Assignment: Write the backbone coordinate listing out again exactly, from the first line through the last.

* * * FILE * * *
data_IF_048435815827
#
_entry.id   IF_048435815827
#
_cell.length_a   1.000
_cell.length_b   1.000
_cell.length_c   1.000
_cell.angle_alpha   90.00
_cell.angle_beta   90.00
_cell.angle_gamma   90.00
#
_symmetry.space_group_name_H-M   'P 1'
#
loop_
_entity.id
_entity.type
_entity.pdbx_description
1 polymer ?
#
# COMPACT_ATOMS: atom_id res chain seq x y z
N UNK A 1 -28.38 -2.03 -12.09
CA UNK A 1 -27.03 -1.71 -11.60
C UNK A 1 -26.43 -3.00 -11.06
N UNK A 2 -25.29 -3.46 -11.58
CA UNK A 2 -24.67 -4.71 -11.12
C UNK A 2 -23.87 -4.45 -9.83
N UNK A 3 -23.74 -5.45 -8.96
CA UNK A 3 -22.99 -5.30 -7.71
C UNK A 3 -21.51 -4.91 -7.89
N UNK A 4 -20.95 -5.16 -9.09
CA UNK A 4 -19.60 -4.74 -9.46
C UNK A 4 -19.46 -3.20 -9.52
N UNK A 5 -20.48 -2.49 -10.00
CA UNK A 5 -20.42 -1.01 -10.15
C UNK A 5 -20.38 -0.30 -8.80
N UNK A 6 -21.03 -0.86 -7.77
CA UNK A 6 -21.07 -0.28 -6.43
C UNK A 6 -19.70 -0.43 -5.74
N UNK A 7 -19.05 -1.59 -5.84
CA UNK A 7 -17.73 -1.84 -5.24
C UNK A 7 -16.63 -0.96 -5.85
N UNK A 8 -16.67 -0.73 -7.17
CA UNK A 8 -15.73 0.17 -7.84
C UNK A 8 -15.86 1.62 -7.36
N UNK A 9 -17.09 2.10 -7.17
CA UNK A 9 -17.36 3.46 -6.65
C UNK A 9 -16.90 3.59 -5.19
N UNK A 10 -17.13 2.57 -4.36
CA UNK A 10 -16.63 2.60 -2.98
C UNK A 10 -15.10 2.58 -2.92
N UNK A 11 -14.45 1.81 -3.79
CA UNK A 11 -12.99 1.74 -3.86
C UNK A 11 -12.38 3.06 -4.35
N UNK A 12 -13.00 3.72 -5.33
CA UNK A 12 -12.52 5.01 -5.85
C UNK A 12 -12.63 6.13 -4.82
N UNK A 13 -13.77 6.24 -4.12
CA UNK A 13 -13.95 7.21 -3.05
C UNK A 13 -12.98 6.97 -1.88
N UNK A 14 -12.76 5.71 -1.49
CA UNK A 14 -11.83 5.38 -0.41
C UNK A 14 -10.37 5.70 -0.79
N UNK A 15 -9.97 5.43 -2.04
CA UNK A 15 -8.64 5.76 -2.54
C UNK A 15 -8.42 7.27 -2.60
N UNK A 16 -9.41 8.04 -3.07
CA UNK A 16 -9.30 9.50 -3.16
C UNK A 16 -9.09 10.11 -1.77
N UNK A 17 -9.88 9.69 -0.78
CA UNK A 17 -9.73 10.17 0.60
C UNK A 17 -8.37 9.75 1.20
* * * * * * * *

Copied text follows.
data_IF_048435815827
#
_entry.id   IF_048435815827
#
_cell.length_a   1.000
_cell.length_b   1.000
_cell.length_c   1.000
_cell.angle_alpha   90.00
_cell.angle_beta   90.00
_cell.angle_gamma   90.00
#
_symmetry.space_group_name_H-M   'P 1'
#
loop_
_entity.id
_entity.type
_entity.pdbx_description
1 polymer ?
#
# COMPACT_ATOMS: atom_id res chain seq x y z
N UNK A 1 -28.38 -2.03 -12.09
CA UNK A 1 -27.03 -1.71 -11.60
C UNK A 1 -26.43 -3.00 -11.06
N UNK A 2 -25.29 -3.46 -11.58
CA UNK A 2 -24.67 -4.71 -11.12
C UNK A 2 -23.87 -4.45 -9.83
N UNK A 3 -23.74 -5.45 -8.96
CA UNK A 3 -22.99 -5.30 -7.71
C UNK A 3 -21.51 -4.91 -7.89
N UNK A 4 -20.95 -5.16 -9.09
CA UNK A 4 -19.60 -4.74 -9.46
C UNK A 4 -19.46 -3.20 -9.52
N UNK A 5 -20.48 -2.49 -10.00
CA UNK A 5 -20.42 -1.01 -10.15
C UNK A 5 -20.38 -0.30 -8.80
N UNK A 6 -21.03 -0.86 -7.77
CA UNK A 6 -21.07 -0.28 -6.43
C UNK A 6 -19.70 -0.43 -5.74
N UNK A 7 -19.05 -1.59 -5.84
CA UNK A 7 -17.73 -1.84 -5.24
C UNK A 7 -16.63 -0.96 -5.85
N UNK A 8 -16.67 -0.73 -7.17
CA UNK A 8 -15.73 0.17 -7.84
C UNK A 8 -15.86 1.62 -7.36
N UNK A 9 -17.09 2.10 -7.17
CA UNK A 9 -17.36 3.46 -6.65
C UNK A 9 -16.90 3.59 -5.19
N UNK A 10 -17.13 2.57 -4.36
CA UNK A 10 -16.63 2.60 -2.98
C UNK A 10 -15.10 2.58 -2.92
N UNK A 11 -14.45 1.81 -3.79
CA UNK A 11 -12.99 1.74 -3.86
C UNK A 11 -12.38 3.06 -4.35
N UNK A 12 -13.00 3.72 -5.33
CA UNK A 12 -12.52 5.01 -5.85
C UNK A 12 -12.63 6.13 -4.82
N UNK A 13 -13.77 6.24 -4.12
CA UNK A 13 -13.95 7.21 -3.05
C UNK A 13 -12.98 6.97 -1.88
N UNK A 14 -12.76 5.71 -1.49
CA UNK A 14 -11.83 5.38 -0.41
C UNK A 14 -10.37 5.70 -0.79
N UNK A 15 -9.97 5.43 -2.04
CA UNK A 15 -8.64 5.76 -2.54
C UNK A 15 -8.42 7.27 -2.60
N UNK A 16 -9.41 8.04 -3.07
CA UNK A 16 -9.30 9.50 -3.16
C UNK A 16 -9.09 10.11 -1.77
N UNK A 17 -9.88 9.69 -0.78
CA UNK A 17 -9.73 10.17 0.60
C UNK A 17 -8.37 9.75 1.20